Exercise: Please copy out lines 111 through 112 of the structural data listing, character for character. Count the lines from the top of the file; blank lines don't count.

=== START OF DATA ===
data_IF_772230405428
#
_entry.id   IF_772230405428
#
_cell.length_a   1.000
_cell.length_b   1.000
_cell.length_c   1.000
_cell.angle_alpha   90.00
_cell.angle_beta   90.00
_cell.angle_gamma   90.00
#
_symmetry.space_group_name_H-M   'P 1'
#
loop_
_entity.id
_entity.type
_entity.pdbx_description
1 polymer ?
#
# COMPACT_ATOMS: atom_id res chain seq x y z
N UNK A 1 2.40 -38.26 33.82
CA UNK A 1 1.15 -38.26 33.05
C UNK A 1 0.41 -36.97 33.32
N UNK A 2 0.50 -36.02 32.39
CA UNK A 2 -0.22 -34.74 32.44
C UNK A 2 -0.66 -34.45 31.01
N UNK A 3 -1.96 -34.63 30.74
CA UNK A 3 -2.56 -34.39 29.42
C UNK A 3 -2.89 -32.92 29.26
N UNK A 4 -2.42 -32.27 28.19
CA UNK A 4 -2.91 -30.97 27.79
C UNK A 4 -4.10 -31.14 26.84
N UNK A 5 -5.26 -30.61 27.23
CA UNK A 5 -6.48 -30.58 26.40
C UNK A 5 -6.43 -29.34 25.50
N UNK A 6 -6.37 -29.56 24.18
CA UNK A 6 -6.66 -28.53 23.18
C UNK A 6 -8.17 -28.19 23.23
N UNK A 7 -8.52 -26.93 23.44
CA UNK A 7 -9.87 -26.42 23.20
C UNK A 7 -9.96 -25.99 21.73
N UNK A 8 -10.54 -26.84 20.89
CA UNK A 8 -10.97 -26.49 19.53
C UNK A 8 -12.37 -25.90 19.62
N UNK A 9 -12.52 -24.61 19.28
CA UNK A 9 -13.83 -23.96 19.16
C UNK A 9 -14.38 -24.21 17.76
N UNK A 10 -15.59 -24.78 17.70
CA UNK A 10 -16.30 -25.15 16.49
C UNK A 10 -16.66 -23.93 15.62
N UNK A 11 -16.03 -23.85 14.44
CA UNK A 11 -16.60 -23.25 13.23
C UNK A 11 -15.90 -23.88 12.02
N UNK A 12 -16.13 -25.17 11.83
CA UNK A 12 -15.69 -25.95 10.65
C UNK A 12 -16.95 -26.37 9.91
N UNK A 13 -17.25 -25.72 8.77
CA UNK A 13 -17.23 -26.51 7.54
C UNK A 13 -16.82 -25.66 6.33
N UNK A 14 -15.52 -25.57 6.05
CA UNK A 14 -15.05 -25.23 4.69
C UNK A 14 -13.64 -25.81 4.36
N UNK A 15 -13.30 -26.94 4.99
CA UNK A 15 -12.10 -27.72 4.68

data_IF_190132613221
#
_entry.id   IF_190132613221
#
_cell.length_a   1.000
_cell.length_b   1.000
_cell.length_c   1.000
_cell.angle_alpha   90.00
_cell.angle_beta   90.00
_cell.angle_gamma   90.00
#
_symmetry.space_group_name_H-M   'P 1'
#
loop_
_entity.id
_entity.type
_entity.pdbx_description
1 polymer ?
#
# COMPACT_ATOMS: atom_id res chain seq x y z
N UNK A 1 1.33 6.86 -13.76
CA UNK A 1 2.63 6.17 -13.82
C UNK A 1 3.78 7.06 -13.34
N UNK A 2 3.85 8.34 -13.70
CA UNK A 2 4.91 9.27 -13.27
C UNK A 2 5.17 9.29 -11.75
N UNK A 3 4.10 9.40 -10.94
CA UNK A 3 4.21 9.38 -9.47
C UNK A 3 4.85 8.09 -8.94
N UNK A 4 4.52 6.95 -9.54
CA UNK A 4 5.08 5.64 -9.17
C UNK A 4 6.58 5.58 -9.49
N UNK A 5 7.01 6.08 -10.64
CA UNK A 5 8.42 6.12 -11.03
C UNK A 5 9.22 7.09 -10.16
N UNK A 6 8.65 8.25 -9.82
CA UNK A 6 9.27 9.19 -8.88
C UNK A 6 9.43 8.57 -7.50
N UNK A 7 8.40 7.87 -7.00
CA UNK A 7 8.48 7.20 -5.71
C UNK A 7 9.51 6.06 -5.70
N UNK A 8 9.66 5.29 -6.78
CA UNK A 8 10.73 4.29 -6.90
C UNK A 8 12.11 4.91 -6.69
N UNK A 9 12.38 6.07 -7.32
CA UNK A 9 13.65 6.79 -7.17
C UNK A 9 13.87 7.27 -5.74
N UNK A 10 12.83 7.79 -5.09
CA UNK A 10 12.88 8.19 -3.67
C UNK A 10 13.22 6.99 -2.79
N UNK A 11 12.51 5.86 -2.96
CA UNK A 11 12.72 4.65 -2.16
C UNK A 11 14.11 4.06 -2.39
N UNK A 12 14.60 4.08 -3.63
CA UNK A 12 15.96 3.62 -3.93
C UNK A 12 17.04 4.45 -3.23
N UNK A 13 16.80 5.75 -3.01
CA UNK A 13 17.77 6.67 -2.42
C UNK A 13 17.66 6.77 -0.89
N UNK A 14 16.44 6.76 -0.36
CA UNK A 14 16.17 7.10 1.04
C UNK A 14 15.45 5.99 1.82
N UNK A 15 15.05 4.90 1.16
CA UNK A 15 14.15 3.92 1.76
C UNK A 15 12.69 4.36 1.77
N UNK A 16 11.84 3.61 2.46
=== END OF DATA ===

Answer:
C UNK A 9 13.87 7.27 -5.74
N UNK A 10 12.83 7.79 -5.09